Jim Frank Singletary
October 2, 1927 - June 23, 2020
On Tuesday, June 23, 2020, Jim Frank Singletary (Buddy) at the age of 92 was called home by our Heavenly Father.
Buddy was born on October 2, 1927, in Laneville, TX. He was the third of four children born to Frank Leroy and Minnie Jones Singletary and attended Laneville Elementary where his father taught school and was the principal. While in elementary school, the family transferred to Carlisle (Price) where Buddy participated in Carlisle schools’ theater, publications, and workshop, and played tennis, football, and basketball.
After high school graduation, his family moved to Troup, TX. where he attended Kilgore Jr. College and drove the KJC school bus. Between two semesters, he decided to join the U.S. Marines on August 28, 1945. Once completing boot camp in Parris Island, SC, he headed for Tientsin, China on the USS Wakefield, passing through the Panama Canal and decimated Pearl Harbor. While at sea, World War II ended, and Buddy was honorably discharged on October 11, 1947, after spending eight months in occupied China.
Once discharged, he went to work for his brother-in-law, Dale Ramsey, at GI Surplus in downtown Houston, TX. He soon met a beautiful Polish girl, Viola Doris Sechelski, who also worked downtown. Within a year, they married in Richmond, TX, Fort Bend County on June 1, 1949, and started a family. Buddy and Viola were blessed with three children, Jim Frank Jr., Charles Andrew, and Jan Ardath. During this time, he was hired by the U.S. Post Office downtown Houston, where he started driving large mail delivery trucks, then walking a downtown route. Early family memories were made camping at Stewart Beach on Galveston Island, beach house vacations in Gilchrist on Bolivar Island, visits to the Sechelski ranch in Navasota, work and play at the Singletary farm in Laneville, little league ball games, bowling and drive-in theaters in southeast Houston.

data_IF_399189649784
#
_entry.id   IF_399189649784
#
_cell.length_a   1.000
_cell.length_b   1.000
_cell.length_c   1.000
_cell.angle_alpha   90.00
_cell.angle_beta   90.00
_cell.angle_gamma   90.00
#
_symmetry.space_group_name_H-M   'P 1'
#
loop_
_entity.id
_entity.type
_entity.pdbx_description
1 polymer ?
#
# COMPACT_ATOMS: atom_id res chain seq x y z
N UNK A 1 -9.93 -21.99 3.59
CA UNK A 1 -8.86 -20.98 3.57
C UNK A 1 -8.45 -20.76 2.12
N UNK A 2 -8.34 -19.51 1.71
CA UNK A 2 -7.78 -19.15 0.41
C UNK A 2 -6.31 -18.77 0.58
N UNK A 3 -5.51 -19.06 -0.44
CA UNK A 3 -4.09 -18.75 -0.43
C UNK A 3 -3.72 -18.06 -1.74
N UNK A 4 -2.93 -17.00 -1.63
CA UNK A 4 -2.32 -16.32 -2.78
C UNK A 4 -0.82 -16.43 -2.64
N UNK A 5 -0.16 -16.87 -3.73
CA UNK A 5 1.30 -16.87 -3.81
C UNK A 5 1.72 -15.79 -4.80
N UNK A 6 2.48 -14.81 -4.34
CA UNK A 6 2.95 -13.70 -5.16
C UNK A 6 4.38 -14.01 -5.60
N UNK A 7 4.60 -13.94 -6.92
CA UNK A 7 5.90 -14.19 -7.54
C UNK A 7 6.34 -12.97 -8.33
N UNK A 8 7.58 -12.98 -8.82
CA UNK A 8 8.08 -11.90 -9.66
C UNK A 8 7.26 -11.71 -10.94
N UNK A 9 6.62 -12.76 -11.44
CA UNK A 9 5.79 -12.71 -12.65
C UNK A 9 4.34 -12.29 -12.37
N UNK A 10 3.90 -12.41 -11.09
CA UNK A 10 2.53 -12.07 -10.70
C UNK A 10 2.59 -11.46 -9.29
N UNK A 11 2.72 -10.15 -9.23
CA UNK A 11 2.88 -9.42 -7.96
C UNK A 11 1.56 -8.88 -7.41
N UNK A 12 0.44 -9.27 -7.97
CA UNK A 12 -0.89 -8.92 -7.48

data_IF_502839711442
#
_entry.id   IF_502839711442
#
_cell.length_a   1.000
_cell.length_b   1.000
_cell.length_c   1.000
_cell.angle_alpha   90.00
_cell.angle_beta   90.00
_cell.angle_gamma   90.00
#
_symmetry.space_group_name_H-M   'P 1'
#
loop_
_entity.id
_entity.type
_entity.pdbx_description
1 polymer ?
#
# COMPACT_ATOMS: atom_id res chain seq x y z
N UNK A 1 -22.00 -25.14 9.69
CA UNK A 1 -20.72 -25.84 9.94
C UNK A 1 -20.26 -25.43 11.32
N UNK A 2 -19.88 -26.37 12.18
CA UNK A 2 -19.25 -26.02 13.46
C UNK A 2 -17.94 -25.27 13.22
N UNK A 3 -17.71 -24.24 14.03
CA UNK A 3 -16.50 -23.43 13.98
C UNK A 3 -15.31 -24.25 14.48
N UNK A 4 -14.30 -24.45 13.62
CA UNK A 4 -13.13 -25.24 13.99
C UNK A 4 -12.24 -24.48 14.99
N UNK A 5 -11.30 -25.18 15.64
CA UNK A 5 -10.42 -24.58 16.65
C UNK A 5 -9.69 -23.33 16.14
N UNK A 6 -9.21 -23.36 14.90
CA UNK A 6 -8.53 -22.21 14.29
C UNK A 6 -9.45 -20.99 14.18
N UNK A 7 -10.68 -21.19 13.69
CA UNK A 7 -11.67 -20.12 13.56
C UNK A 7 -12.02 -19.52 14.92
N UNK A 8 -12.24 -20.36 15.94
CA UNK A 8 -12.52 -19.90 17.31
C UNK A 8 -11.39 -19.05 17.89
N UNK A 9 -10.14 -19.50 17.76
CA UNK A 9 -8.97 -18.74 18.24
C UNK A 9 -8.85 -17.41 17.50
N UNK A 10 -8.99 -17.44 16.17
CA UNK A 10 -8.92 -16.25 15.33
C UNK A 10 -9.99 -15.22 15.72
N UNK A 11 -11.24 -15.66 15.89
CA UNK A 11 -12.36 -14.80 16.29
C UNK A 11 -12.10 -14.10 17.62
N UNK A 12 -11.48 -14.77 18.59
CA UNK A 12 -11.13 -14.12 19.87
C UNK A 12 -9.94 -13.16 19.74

Buddy had many life experiences that he loved to talk about, but his favorites seemed to be his time spent in the Marines on the ship going through the Panama Canal, crossing the International Date Line, and in occupied China. Other favorites include being given a $20 tip from George HW Bush while on his downtown walking route and being picked up as a child by Bonnie Parker and Clyde Barrows. Yes, if you were lucky enough to hear that story, you realized that as the years went by, it was less about his terrified, older friend Walter crying, and more about younger Buddy doing the crying!
In August 1964, Buddy moved his family to Troup, TX where he worked two jobs as a rural route mail carrier for the Troup Post Office and an afternoon newspaper carrier for the Tyler Courier Times. He clocked many a mile in and around Troup, Texas. It wasn’t unusual for him to have >300,000 miles on the odometer of his current route vehicle! He retired from the U.S. Post Office in 1985 after a 32 ½ year career.
In retirement, Buddy played a little golf and tennis (being excellent at both), made several road trips with grandkids and did whatever Viola told him to do - such as planting the front yard with bluebonnets and relocating a large white rock from the Sechelski ranch to the front door in Troup (because Viola played on it as a child...and she wanted it). He spent time ensuring his yard, vehicles, and tools/equipment were immaculate and in their place. He loved listening to Big Band, Sinatra, and country music on his elaborate stereo and speaker system. He and Viola played Bridge and dominoes with family and friends and he was an avid reader of wonders of the world, astrology, and religion. He researched the Apocalypse and worried about us all...where we would be and what we would be doing on certain dates that he had calculated to be the Rapture.